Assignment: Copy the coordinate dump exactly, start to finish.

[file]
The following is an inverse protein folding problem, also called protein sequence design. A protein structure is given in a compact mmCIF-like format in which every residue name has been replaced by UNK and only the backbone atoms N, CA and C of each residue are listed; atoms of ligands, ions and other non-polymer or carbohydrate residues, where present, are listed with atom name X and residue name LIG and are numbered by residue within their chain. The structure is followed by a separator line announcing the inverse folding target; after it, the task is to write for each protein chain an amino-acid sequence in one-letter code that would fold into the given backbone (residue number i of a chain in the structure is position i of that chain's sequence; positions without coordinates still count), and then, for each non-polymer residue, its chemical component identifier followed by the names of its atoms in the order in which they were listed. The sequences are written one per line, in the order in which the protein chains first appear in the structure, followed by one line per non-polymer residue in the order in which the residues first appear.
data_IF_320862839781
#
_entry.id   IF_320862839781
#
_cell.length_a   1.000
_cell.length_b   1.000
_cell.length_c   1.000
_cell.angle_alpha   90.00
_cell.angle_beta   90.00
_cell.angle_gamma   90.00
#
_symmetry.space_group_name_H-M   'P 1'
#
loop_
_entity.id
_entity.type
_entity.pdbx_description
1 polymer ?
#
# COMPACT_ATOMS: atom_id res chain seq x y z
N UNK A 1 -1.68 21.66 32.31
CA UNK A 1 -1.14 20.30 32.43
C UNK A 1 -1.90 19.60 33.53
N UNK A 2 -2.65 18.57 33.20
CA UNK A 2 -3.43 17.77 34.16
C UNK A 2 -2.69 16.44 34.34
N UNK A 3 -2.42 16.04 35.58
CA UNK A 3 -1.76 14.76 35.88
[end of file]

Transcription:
The following is an inverse protein folding problem, also called protein sequence design. A protein structure is given in a compact mmCIF-like format in which every residue name has been replaced by UNK and only the backbone atoms N, CA and C of each residue are listed; atoms of ligands, ions and other non-polymer or carbohydrate residues, where present, are listed with atom name X and residue name LIG and are numbered by residue within their chain. The structure is followed by a separator line announcing the inverse folding target; after it, the task is to write for each protein chain an amino-acid sequence in one-letter code that would fold into the given backbone (residue number i of a chain in the structure is position i of that chain's sequence; positions without coordinates still count), and then, for each non-polymer residue, its chemical component identifier followed by the names of its atoms in the order in which they were listed. The sequences are written one per line, in the order in which the protein chains first appear in the structure, followed by one line per non-polymer residue in the order in which the residues first appear.
data_IF_320862839781
#
_entry.id   IF_320862839781
#
_cell.length_a   1.000
_cell.length_b   1.000
_cell.length_c   1.000
_cell.angle_alpha   90.00
_cell.angle_beta   90.00
_cell.angle_gamma   90.00
#
_symmetry.space_group_name_H-M   'P 1'
#
loop_
_entity.id
_entity.type
_entity.pdbx_description
1 polymer ?
#
# COMPACT_ATOMS: atom_id res chain seq x y z
N UNK A 1 -1.68 21.66 32.31
CA UNK A 1 -1.14 20.30 32.43
C UNK A 1 -1.90 19.60 33.53
N UNK A 2 -2.65 18.57 33.20
CA UNK A 2 -3.43 17.77 34.16
C UNK A 2 -2.69 16.44 34.34
N UNK A 3 -2.42 16.04 35.58
CA UNK A 3 -1.76 14.76 35.88